Thailand's ruling party meets over cabinet posts


Factions in Thailand's ruling People Power Party (PPP) met separately today to haggle for cabinet posts ahead of a parliamentary vote for a brother-in-law of ousted leader Thaksin Shinawatra to be the new prime minister.

One rebel group backed off an earlier threat to break away from the PPP, a successor to Mr Thaksin's banned Thai Rak Thai party, saying it would support Somchai Wongsawat as prime minister if a majority of the party wanted it.

"We will respect the outcome of the party meeting this afternoon," said Boonjong Wongtrairat, whose faction commands a third of the PPP's 223 MPs.

His group walked out of a meeting on Monday at which the PPP board anointed Somchai, who has been acting prime minister since a court sacked Samak Sundaravej last week for hosting TV cooking shows while in office.

Some MPs fear Mr Somchai's links to Mr Thaksin, who was removed in a 2006 coup, will only exacerbate tensions with street protesters arguing that the PPP-led coalition is merely a Thaksin puppet.

Mr Somchai, married to one of Thaksin's sisters, brushed aside calls for a snap election if the factions could not agree on a nomination.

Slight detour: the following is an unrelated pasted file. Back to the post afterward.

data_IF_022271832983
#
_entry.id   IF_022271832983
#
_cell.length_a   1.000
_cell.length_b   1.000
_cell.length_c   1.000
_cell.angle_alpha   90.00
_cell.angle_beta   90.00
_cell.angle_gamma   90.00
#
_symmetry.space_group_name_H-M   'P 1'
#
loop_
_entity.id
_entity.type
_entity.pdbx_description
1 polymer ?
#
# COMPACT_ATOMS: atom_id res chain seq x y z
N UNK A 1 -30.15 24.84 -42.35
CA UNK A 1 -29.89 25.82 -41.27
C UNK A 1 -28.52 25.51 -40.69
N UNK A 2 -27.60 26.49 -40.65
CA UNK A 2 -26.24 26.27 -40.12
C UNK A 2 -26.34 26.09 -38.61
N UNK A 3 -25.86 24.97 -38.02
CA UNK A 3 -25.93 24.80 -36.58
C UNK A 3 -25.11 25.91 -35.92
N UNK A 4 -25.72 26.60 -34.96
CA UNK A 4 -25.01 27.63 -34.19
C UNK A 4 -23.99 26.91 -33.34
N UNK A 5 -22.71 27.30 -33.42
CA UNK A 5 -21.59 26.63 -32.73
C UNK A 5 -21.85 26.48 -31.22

"Everything will be sorted out today," he told reporters before chairing a cabinet meeting.

Parliament is due to vote on his nomination on Wednesday, although, as with an abortive vote for Samak on Friday following approval by the party, his formal accession is far from assured.

The People's Alliance for Democracy (PAD), which has occupied the prime minister's official compound for the past three weeks in a bid to unseat the PPP, said it had no doubts that Mr Thaksin would be pulling the strings from London, where he is in exile.

The Supreme Court issued a second arrest warrant for Mr Thaksin today after he failed to appear at the start of a trial investigating soft government loans to the military regime in neighbouring Burma (Myanmar) while he was in office.

The court suspended the case until Mr Thaksin returned.

Another warrant was issued against him and his wife when they failed to return from Beijing last month for another graft trial.